"Early Show" consumer correspondent Susan Koeppen says some shady companies are offering what consumers want to hear -- that their homes can be saved.
And the federal government warns some of these companies are preying on consumers and the number of foreclosure rescue scams are on the rise.
Koeppen shared the story of Stephanie Baxter and her husband who started having trouble paying their mortgage. They turned to the Federal Loan Modification Law Center for help.
"FedMod" -- as it was known, had plenty of advertisements offering consumers help with their mortgages.
Baxter said, "We saw it on a commercial, and I talked to my husband about it."
Baxter told CBS News FedMod told her it had a 90 percent rate of getting loans modified. So she paid the company almost $4,000.
"I immediately faxed them the paperwork over. I kind of felt like a sense of relief that 'OK I had somebody working on it for me,'" Baxter said.
But her relief was short-lived.
"My daughter said, 'Mom there's somebody at the door they need you to sign for (something). It was a foreclosure notice they were going to sell my house."
After the knock on the door, Baxter says her mortgage company told her FedMod had never contacted them, and she had a hard time getting in touch with FedMod herself.
Baxter said, "They took my money and wouldn't answer phone calls, wouldn't answer e-mails."
A former FedMod sales representative who wished to remain anonymous told CBS News, "It was very similar to that boiler room-esque type of environment."
"It's a sales operation," the man said. "It's not really -- you know, a law firm where there's lawyers and attorneys walking around. I -- that's just not the case."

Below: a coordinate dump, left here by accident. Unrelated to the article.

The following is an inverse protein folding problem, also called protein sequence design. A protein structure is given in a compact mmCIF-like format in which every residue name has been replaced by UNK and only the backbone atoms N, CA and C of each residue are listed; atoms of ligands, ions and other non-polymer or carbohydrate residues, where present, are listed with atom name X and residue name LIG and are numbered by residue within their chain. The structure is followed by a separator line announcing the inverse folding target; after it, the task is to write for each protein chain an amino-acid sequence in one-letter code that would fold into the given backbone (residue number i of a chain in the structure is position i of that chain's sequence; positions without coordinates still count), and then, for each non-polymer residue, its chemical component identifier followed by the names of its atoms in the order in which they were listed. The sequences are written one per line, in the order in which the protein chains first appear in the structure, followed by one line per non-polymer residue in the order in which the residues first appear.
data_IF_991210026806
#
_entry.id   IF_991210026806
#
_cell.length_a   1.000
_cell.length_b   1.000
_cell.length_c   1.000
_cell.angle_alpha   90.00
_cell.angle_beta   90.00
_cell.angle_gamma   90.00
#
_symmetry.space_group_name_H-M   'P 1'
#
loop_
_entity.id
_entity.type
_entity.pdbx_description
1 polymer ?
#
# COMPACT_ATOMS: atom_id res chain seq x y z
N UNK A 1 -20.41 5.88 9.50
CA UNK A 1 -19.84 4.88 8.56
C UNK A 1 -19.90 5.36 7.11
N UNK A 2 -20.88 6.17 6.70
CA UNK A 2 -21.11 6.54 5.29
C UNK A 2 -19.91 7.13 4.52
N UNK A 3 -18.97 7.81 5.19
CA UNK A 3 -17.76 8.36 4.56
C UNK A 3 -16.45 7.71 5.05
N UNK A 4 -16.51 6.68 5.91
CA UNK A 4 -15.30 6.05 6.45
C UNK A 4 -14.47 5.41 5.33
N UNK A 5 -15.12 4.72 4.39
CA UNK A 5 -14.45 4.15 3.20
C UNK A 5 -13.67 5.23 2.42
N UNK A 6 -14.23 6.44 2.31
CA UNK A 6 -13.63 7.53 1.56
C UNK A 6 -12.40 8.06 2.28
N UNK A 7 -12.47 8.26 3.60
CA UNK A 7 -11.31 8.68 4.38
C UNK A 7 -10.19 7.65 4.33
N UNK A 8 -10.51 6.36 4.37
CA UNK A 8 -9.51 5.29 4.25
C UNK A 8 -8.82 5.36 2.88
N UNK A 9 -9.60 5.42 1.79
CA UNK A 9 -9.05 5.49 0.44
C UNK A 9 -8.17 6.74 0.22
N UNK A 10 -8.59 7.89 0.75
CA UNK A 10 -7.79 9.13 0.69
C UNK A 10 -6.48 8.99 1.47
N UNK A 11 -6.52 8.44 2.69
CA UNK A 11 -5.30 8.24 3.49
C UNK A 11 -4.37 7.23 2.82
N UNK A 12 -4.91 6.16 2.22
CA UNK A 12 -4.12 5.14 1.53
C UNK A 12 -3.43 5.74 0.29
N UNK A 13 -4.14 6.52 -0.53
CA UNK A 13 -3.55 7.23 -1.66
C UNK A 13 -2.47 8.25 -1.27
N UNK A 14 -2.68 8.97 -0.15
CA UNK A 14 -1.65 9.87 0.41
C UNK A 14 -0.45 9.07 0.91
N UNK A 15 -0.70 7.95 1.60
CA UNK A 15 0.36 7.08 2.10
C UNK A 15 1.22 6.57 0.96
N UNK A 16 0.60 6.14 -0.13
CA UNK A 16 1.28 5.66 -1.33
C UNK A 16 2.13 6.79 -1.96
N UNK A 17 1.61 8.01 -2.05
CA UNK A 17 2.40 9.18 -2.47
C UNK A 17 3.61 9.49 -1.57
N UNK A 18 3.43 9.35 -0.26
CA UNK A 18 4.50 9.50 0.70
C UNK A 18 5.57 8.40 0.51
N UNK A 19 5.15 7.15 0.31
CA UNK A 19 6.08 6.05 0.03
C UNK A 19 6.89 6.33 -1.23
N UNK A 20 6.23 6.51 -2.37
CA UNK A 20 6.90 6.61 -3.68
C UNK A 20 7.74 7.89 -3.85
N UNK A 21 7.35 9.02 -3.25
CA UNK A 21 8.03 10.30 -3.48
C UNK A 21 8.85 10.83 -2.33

Jon Leibowitz, Federal Trade Commission chairman, said, "Thousands of people were scammed by FedMod, and very few were helped."
The FTC has filed a suit against FedMod, accusing the company of deceptive acts or practices.
Leibowitz said, "If you're a consumer and you paid FedMod $3,500, or $2,500, to try to help you out of foreclosure, and they didn't help you because they were overwhelmed, well, you know, they've, they're in violation of the law."
In a statement, FedMod chief executive officer Bill Anz told CBS News, "We have continued to reject any characterizations that attempt to portray the company as an improper or unscrupulous business."
However, Baxter is still angry.
Baxter said, "Don't pretend like you're doing something then months later I get blindsided and now I don't know what to do."
Baxter is now working with her mortgage company to save her home, and using some of the free resources that are out there and available to homeowners.
But what should homeowners do if they're facing the possibility of losing their home?
Koeppen said you should call your lender to try and work something out. She added you can also seek free help and guidance on Web sites, such as Hope Now.
Be wary, Koeppen said of any company that guarantees it can save your house, and tells you not to contact your lender about your mortgage.
For more information about mortgage scams, click here.
To write to Susan, click here